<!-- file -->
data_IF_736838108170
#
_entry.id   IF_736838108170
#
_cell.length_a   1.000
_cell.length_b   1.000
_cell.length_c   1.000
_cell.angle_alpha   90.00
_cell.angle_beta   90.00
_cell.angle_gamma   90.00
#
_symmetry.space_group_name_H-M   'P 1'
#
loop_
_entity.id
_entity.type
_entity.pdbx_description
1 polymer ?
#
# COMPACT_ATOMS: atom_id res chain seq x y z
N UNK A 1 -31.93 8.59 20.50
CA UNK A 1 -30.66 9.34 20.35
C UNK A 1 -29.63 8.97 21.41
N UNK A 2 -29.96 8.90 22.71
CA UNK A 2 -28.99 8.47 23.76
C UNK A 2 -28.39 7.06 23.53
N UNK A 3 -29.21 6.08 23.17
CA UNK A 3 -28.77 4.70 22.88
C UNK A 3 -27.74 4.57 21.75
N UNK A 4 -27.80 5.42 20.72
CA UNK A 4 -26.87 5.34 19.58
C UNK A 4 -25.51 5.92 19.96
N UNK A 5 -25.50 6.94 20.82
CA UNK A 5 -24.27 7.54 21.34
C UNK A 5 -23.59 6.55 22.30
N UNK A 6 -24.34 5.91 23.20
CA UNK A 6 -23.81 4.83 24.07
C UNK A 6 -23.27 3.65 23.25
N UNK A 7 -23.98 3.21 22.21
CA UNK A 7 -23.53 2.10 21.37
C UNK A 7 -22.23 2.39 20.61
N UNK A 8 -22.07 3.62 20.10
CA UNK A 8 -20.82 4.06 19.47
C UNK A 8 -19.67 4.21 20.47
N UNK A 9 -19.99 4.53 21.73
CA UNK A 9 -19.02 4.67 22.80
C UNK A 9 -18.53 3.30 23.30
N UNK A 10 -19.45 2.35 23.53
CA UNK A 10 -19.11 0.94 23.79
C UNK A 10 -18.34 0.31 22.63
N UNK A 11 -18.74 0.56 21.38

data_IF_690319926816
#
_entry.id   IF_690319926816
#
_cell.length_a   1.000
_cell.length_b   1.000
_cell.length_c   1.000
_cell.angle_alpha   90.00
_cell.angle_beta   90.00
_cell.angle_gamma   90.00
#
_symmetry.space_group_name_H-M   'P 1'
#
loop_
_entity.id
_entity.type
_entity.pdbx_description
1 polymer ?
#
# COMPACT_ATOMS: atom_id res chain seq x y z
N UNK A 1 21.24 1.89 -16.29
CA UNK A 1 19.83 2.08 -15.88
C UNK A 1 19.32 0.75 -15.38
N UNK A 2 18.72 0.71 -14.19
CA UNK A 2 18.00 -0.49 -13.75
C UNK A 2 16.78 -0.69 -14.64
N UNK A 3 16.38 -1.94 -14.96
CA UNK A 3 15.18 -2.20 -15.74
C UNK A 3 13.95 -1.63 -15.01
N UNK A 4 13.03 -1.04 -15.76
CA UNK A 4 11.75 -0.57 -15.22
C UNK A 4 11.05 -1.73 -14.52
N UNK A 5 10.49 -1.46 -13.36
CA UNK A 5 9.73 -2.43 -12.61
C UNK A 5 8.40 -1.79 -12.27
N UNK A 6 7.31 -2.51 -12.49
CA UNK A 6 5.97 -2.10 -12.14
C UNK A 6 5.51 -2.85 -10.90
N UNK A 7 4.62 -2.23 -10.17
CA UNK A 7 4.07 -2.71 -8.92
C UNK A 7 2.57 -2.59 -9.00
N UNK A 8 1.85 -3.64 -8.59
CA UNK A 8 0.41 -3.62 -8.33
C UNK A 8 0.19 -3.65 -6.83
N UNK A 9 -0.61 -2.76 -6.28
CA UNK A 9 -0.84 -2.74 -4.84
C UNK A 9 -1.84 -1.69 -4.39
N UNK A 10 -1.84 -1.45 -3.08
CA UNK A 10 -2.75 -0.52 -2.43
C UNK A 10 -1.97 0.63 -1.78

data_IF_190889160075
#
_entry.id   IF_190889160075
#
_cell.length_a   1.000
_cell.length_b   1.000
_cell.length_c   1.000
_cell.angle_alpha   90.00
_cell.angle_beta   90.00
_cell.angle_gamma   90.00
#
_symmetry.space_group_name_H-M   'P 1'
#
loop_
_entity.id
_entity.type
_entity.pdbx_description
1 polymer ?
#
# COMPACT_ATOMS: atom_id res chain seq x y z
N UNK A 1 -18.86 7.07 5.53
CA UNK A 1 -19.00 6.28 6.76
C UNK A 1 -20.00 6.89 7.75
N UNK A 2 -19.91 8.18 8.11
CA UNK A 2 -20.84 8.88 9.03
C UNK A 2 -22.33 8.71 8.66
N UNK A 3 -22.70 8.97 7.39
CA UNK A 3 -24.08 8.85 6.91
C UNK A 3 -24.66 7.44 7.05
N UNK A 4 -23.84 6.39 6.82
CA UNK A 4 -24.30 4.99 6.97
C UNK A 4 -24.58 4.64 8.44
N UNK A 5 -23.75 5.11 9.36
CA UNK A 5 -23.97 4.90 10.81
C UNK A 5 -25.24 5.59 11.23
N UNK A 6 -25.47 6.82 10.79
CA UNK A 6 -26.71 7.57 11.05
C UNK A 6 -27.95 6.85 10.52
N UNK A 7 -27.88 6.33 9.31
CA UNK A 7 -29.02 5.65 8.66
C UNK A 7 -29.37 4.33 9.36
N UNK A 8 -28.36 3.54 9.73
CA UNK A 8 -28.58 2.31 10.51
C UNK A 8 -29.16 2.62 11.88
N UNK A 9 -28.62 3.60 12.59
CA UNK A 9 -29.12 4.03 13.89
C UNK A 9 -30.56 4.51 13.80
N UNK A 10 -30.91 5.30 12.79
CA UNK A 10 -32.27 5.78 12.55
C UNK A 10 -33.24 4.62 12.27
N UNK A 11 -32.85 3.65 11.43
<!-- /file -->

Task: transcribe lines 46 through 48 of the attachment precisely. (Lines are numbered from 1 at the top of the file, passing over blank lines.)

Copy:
CA UNK A 9 -19.02 4.67 22.80
C UNK A 9 -18.53 3.30 23.30
N UNK A 10 -19.45 2.35 23.53